Money and happiness get all of the ink, but living with purpose might be the truest and straightest line to health and happiness. Researchers in the cutting-edge field of positive psychology ("hey, let's study what is good about our brains and behavior rather than all this dysfunction") have discovered individuals who feel a "meaningfulness" or purpose in life report less pain and reduced anxiety over a six-month period than volunteer subjects who score lower for meaning in their lives.
Other studies show purpose in life can significantly reduce stress and, in turn, discourage related substance abuse. Research also shows life purpose can decrease episodes of depression.
A 2006 University of Missouri study found that the life purpose of believing in God and participating in spiritual practice helped African-American women to better confront and overcome a breast cancer diagnosis. Interestingly, the researchers found spirituality leads to better information-gathering on the part of patients. The study was published in the journal Integrative Medicine Insights.
"We found that spirituality positively affected African-American women's willingness to talk about breast cancer, pay attention to information about breast cancer and engage in preventive measures," said Glenn Leshner, associate professor of radio-television in Missouri's School of Journalism and a co-author of the study.
You Can Do It
Finding purpose in life is almost always going to involve relationships (becoming a monk perhaps being the exception).
University of Washington marriage researcher John Gottman is well respected for his practical advice on building relationships, which he dispenses after a couple of decades of conducting studies on the subject.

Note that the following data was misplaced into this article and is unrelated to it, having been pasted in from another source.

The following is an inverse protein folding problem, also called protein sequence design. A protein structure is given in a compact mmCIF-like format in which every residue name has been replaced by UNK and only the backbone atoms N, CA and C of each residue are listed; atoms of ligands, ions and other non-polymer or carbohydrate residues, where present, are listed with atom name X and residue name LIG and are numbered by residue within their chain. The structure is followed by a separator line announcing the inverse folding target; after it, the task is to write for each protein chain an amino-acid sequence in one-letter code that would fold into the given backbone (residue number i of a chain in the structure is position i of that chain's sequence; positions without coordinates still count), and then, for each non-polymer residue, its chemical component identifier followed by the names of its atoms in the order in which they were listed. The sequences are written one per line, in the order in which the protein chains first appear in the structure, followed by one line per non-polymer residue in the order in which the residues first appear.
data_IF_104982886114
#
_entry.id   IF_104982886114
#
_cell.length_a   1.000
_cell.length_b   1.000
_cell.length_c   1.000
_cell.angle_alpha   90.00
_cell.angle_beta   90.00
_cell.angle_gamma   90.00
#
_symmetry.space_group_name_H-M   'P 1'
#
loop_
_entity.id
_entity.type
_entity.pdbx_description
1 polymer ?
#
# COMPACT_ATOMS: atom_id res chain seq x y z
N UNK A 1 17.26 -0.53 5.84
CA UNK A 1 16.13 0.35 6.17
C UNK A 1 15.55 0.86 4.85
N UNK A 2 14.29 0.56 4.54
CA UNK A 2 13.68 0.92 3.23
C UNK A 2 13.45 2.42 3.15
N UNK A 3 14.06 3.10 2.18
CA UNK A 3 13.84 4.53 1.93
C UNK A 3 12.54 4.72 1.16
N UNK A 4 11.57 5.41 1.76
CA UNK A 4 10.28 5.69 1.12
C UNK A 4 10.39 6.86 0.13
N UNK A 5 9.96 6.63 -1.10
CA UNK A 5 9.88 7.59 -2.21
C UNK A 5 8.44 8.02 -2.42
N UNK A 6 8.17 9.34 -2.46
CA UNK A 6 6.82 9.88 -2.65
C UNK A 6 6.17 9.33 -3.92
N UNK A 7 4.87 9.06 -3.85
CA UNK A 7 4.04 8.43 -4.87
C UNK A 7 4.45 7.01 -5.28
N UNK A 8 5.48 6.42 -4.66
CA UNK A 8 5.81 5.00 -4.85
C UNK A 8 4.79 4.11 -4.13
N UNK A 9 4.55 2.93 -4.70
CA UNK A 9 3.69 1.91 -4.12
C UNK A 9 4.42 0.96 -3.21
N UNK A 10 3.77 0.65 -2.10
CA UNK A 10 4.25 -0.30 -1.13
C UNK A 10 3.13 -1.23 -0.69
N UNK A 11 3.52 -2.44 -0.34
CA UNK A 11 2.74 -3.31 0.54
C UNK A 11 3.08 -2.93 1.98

Gottman suggested that we concentrate on the positives and make it a point to avoid negative interactions. In fact, he says every negative action or comment in an important relationship will require five positive interactions to "offset the emotional damage." Controlling your negative actions will enhance your relationship, and leave more time and energy for being positive.
What if You Slip?
Richard J. Leider is an author and CEO of The Inventure Group, a Minneapolis-based consulting firm that works with executives and organizations about find your life's purpose and calling. He gives clients a checklist of "exercises" to discover a deeper meaning and purpose:
Reflection: At the end of each day, review which activities have been "life-giving" and which are "life-draining."
Meditation: A method to break away from technology that might be "life-draining." Meditation can revive you while providing some peace and quiet.
Journaling: Leider suggests writing about the life-giving and life-draining experiences, especially to discover ways to get more of the former and less of the latter.
Prayer: Studies cited by the University of Minnesota Center for Spirituality and Healing show that regular prayer, however you practice it, can help you reach clearheadedness more frequently and reliably.
Best of All
Living with purpose gives you a recurring touchstone or goal, which leads to feeling less anxious about your direction in life. That underlying calm about your life can pay big health dividends.
Plus, get this. Being more calm about your life direction and purpose typically leads to being more organized.
That sort of result is no doubt a healthier way to meet the holiday season - and not spend too much time looking for your keys.Copyright © 2014, Los Angeles Times